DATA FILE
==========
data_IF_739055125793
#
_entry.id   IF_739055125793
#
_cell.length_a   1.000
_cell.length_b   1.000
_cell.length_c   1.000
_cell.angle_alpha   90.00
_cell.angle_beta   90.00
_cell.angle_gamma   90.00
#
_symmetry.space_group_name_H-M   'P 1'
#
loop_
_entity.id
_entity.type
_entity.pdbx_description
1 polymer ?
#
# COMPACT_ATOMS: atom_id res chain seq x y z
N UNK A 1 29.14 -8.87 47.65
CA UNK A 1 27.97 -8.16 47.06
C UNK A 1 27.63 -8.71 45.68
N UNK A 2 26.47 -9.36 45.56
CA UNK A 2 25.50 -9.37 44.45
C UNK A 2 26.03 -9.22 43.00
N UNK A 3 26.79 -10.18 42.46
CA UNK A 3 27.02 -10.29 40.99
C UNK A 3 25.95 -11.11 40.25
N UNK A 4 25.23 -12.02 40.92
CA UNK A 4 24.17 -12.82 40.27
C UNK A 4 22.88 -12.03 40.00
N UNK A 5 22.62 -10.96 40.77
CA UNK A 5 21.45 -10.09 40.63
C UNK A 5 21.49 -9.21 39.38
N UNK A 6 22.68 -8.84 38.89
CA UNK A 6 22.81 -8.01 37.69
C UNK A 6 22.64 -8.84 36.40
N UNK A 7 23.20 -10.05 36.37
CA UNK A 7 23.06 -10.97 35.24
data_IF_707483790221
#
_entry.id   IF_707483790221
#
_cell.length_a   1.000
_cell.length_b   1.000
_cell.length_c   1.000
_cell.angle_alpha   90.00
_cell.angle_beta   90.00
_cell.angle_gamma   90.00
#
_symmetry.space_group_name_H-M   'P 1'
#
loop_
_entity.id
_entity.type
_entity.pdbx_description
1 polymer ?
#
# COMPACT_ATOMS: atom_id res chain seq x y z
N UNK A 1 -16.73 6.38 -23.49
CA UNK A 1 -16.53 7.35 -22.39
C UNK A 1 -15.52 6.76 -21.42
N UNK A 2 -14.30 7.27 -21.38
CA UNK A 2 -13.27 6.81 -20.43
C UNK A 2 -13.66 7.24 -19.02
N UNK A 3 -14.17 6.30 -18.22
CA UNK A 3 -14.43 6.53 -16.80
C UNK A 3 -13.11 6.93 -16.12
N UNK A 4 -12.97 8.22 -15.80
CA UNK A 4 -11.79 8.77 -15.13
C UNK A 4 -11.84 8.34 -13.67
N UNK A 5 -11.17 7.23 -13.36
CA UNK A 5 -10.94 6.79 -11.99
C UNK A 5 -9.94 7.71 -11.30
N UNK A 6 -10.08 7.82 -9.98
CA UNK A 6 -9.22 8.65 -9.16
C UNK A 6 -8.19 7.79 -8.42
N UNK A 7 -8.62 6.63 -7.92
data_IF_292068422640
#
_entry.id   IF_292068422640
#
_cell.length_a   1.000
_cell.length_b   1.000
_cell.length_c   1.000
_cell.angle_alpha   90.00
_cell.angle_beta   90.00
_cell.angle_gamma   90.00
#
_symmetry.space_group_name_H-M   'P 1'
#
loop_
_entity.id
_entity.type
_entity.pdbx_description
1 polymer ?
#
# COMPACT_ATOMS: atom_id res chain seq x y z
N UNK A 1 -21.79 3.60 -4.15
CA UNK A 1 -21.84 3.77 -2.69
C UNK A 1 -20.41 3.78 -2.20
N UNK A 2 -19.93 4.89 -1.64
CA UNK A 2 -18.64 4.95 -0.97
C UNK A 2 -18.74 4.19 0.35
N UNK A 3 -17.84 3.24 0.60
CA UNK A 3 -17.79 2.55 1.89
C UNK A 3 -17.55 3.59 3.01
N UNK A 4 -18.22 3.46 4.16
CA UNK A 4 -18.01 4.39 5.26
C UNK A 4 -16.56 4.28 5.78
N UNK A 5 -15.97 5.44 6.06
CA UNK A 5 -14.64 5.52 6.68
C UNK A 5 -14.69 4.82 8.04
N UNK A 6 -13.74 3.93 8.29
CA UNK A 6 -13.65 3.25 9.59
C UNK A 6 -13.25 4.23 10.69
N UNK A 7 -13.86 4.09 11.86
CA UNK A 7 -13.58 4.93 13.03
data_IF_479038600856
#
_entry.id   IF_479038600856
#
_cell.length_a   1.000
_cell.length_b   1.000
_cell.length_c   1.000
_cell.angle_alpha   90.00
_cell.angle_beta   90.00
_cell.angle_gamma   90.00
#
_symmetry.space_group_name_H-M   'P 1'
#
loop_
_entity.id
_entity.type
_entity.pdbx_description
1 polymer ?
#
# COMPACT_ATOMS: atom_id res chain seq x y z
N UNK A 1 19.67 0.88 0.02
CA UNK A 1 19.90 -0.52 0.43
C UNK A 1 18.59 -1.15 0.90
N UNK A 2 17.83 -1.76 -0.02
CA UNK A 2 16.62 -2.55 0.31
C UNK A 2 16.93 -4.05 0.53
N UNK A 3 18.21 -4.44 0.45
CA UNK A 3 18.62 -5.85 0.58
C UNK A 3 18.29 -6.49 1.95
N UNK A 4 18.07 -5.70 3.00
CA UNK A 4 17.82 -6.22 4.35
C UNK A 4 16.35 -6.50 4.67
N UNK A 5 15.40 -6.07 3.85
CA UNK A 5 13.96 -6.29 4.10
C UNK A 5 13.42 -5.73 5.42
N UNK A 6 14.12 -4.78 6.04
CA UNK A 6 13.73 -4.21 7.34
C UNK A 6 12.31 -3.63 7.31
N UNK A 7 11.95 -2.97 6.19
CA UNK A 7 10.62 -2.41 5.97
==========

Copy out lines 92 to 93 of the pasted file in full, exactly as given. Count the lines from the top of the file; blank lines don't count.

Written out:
#
loop_